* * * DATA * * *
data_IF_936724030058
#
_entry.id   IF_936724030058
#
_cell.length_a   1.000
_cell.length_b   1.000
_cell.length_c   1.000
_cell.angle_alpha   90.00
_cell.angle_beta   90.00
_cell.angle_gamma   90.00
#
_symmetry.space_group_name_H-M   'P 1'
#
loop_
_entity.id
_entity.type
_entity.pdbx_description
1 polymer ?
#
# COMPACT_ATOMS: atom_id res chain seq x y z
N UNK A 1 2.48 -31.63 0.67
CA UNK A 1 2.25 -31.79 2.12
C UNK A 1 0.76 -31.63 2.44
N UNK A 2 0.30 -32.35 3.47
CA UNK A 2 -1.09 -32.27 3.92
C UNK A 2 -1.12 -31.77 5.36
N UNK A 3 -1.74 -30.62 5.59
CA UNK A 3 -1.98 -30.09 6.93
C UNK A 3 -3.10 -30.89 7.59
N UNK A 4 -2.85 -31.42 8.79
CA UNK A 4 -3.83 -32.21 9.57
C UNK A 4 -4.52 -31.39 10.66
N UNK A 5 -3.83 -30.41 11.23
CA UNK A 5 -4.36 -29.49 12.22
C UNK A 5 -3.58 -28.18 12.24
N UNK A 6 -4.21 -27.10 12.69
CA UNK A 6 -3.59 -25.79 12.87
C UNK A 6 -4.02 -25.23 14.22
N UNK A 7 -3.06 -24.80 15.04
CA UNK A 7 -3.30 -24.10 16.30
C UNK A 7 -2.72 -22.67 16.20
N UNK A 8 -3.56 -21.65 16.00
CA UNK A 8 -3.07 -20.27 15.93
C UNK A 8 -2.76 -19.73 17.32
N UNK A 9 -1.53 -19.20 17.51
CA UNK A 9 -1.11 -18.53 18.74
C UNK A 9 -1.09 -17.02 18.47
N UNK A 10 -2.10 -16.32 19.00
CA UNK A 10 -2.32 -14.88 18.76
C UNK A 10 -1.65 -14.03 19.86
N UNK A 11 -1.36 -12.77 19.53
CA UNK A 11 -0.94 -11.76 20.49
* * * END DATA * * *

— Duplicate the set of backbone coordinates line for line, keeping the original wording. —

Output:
data_IF_936724030058
#
_entry.id   IF_936724030058
#
_cell.length_a   1.000
_cell.length_b   1.000
_cell.length_c   1.000
_cell.angle_alpha   90.00
_cell.angle_beta   90.00
_cell.angle_gamma   90.00
#
_symmetry.space_group_name_H-M   'P 1'
#
loop_
_entity.id
_entity.type
_entity.pdbx_description
1 polymer ?
#
# COMPACT_ATOMS: atom_id res chain seq x y z
N UNK A 1 2.48 -31.63 0.67
CA UNK A 1 2.25 -31.79 2.12
C UNK A 1 0.76 -31.63 2.44
N UNK A 2 0.30 -32.35 3.47
CA UNK A 2 -1.09 -32.27 3.92
C UNK A 2 -1.12 -31.77 5.36
N UNK A 3 -1.74 -30.62 5.59
CA UNK A 3 -1.98 -30.09 6.93
C UNK A 3 -3.10 -30.89 7.59
N UNK A 4 -2.85 -31.42 8.79
CA UNK A 4 -3.83 -32.21 9.57
C UNK A 4 -4.52 -31.39 10.66
N UNK A 5 -3.83 -30.41 11.23
CA UNK A 5 -4.36 -29.49 12.22
C UNK A 5 -3.58 -28.18 12.24
N UNK A 6 -4.21 -27.10 12.69
CA UNK A 6 -3.59 -25.79 12.87
C UNK A 6 -4.02 -25.23 14.22
N UNK A 7 -3.06 -24.80 15.04
CA UNK A 7 -3.30 -24.10 16.30
C UNK A 7 -2.72 -22.67 16.20
N UNK A 8 -3.56 -21.65 16.00
CA UNK A 8 -3.07 -20.27 15.93
C UNK A 8 -2.76 -19.73 17.32
N UNK A 9 -1.53 -19.20 17.51
CA UNK A 9 -1.11 -18.53 18.74
C UNK A 9 -1.09 -17.02 18.47
N UNK A 10 -2.10 -16.32 19.00
CA UNK A 10 -2.32 -14.88 18.76
C UNK A 10 -1.65 -14.03 19.86
N UNK A 11 -1.36 -12.77 19.53
CA UNK A 11 -0.94 -11.76 20.49